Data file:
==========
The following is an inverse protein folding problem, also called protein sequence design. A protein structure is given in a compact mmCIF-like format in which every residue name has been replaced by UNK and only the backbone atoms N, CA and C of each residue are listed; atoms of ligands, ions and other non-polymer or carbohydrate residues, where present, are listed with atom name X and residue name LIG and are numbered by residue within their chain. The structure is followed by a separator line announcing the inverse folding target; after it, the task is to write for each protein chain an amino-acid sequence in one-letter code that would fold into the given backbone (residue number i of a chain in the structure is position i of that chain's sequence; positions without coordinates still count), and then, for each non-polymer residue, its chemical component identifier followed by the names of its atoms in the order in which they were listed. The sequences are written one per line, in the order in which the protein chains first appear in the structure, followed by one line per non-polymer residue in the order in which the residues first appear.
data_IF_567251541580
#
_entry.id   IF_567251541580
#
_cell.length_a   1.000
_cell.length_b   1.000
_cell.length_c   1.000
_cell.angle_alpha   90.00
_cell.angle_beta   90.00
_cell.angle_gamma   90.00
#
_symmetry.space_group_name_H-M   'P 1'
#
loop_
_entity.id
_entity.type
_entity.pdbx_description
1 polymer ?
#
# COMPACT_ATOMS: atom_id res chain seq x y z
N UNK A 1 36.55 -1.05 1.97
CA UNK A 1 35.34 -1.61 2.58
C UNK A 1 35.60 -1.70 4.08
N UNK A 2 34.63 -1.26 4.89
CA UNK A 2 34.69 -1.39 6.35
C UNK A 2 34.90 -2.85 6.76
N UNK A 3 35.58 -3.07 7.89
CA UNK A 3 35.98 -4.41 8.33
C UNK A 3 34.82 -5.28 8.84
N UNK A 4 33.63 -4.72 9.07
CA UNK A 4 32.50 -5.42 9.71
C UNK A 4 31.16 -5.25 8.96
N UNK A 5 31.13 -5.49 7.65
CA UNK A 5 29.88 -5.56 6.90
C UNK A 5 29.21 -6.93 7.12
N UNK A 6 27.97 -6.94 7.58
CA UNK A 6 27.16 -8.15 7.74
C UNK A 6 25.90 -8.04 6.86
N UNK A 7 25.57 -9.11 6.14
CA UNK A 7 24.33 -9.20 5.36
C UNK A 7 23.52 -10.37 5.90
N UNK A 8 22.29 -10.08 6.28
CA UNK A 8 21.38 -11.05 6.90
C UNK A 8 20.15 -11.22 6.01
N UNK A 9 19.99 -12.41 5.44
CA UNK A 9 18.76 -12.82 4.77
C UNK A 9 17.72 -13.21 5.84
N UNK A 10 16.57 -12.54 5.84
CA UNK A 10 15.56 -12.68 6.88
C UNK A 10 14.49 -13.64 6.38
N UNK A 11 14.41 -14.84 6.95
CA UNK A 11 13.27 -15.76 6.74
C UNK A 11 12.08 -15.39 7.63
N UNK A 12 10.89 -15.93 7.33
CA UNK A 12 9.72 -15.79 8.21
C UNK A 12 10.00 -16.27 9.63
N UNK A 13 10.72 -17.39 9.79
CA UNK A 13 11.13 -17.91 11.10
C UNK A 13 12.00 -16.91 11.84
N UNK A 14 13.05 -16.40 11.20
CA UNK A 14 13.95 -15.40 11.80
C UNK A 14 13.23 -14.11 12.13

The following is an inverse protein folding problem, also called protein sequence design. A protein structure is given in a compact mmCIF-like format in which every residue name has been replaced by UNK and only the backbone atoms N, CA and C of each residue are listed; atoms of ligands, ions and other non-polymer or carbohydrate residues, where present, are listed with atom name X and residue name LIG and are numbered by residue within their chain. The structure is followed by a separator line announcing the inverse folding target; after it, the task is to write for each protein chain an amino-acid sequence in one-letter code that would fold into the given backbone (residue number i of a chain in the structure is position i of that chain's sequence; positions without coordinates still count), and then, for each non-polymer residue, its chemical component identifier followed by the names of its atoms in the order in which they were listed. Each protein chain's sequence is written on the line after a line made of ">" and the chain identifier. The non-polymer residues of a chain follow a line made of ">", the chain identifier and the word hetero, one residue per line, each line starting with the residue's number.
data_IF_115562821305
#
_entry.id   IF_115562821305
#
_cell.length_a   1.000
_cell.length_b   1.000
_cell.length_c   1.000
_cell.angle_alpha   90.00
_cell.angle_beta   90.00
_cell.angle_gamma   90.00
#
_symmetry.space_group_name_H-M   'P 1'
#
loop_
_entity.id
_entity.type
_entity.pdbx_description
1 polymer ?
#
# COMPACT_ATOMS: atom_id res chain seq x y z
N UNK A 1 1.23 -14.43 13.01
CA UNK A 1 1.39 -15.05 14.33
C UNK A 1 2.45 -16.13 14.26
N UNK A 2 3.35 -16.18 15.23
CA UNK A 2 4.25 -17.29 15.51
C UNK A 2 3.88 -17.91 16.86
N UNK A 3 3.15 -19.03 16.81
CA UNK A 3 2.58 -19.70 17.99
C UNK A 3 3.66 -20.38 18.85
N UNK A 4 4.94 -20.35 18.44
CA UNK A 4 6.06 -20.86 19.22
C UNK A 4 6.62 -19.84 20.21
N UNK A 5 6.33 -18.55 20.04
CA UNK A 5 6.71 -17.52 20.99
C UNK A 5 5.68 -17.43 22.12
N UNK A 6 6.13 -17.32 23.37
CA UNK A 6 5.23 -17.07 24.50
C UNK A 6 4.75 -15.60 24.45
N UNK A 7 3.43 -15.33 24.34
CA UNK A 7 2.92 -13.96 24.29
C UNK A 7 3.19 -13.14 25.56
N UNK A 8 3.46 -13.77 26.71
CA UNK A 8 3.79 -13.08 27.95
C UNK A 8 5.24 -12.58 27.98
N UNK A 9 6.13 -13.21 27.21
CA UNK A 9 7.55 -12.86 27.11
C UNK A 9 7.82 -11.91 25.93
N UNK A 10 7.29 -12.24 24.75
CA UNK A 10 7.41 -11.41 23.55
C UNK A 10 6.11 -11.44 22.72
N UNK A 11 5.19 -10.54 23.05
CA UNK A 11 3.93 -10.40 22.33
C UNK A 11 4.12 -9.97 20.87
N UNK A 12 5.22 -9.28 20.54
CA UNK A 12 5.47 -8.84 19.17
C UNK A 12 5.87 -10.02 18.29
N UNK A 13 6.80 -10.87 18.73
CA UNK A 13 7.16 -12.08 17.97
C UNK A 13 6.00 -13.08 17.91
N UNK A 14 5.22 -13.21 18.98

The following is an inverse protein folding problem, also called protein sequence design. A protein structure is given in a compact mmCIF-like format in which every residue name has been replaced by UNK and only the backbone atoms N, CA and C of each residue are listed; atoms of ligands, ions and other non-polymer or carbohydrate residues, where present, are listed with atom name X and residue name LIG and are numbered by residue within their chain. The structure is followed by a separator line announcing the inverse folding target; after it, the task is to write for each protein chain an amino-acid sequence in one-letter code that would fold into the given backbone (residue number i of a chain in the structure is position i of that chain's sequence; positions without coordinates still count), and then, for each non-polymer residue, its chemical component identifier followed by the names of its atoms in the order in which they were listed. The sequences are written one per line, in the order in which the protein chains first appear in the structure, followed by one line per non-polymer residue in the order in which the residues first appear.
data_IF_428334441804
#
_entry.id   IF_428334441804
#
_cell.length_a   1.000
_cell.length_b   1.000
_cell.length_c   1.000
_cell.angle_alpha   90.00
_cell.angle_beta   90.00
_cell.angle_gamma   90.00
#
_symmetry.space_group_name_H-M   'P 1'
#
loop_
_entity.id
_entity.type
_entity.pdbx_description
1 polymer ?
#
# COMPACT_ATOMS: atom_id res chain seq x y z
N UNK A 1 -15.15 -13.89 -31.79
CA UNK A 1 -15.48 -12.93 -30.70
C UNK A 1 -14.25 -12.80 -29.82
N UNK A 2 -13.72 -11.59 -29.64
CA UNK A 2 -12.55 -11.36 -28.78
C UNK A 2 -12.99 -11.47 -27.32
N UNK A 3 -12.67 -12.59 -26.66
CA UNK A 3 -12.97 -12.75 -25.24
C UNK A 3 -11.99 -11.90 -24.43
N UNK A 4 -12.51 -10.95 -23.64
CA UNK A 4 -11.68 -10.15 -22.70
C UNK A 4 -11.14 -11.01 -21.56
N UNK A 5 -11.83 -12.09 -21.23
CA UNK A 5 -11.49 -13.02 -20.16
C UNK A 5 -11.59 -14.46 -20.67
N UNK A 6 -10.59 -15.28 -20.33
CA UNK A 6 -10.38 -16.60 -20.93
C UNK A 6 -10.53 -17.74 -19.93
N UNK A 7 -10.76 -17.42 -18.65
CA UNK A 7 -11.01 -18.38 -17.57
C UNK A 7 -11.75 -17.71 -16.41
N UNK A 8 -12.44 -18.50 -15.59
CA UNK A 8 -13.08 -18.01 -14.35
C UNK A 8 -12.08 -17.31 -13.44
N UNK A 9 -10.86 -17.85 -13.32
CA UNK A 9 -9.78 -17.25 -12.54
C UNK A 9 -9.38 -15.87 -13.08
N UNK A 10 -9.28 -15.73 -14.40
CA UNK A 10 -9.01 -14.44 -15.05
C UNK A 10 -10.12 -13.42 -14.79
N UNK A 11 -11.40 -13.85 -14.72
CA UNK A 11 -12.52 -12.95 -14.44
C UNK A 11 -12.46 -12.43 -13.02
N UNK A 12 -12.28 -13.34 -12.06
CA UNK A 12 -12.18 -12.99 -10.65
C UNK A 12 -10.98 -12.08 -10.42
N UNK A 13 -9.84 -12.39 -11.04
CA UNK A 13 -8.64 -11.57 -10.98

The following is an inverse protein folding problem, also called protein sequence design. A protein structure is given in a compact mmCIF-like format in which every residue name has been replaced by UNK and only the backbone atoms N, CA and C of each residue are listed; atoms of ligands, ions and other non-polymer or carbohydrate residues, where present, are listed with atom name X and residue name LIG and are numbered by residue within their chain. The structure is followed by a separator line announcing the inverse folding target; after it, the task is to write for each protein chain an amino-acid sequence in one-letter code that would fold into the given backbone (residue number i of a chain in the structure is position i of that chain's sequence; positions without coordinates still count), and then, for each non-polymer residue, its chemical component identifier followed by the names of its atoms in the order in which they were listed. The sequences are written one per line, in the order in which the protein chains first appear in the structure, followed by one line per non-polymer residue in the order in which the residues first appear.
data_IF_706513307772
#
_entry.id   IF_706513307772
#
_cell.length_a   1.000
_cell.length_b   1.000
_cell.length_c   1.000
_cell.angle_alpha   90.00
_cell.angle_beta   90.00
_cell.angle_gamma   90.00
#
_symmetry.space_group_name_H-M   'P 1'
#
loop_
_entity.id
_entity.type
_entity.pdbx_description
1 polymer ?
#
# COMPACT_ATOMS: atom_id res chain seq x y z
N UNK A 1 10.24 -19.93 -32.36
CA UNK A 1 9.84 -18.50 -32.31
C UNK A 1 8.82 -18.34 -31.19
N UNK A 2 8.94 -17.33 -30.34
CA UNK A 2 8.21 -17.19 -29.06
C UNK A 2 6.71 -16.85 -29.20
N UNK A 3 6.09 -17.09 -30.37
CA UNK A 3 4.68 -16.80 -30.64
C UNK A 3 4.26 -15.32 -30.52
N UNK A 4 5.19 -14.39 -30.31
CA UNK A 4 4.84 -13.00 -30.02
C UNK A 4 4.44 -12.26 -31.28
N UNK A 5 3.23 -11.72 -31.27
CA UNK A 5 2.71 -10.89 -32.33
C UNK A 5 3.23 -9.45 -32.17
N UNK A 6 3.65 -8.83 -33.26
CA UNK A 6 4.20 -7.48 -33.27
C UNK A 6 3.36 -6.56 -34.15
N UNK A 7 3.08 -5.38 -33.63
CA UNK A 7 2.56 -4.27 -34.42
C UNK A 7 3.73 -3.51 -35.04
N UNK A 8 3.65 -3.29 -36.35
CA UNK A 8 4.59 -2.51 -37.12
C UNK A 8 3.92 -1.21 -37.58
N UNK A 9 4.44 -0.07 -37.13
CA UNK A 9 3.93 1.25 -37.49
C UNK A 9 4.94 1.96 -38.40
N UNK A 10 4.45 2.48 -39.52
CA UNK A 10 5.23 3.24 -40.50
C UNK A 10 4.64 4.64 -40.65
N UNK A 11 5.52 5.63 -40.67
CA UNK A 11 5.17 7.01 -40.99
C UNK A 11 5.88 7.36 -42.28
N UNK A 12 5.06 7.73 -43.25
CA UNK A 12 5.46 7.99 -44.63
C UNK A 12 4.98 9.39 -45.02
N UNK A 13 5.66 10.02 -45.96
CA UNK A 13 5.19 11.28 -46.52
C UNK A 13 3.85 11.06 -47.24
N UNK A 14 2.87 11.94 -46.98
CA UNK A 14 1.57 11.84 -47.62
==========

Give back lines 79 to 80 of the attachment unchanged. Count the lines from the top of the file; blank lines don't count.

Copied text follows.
_entity.id
_entity.type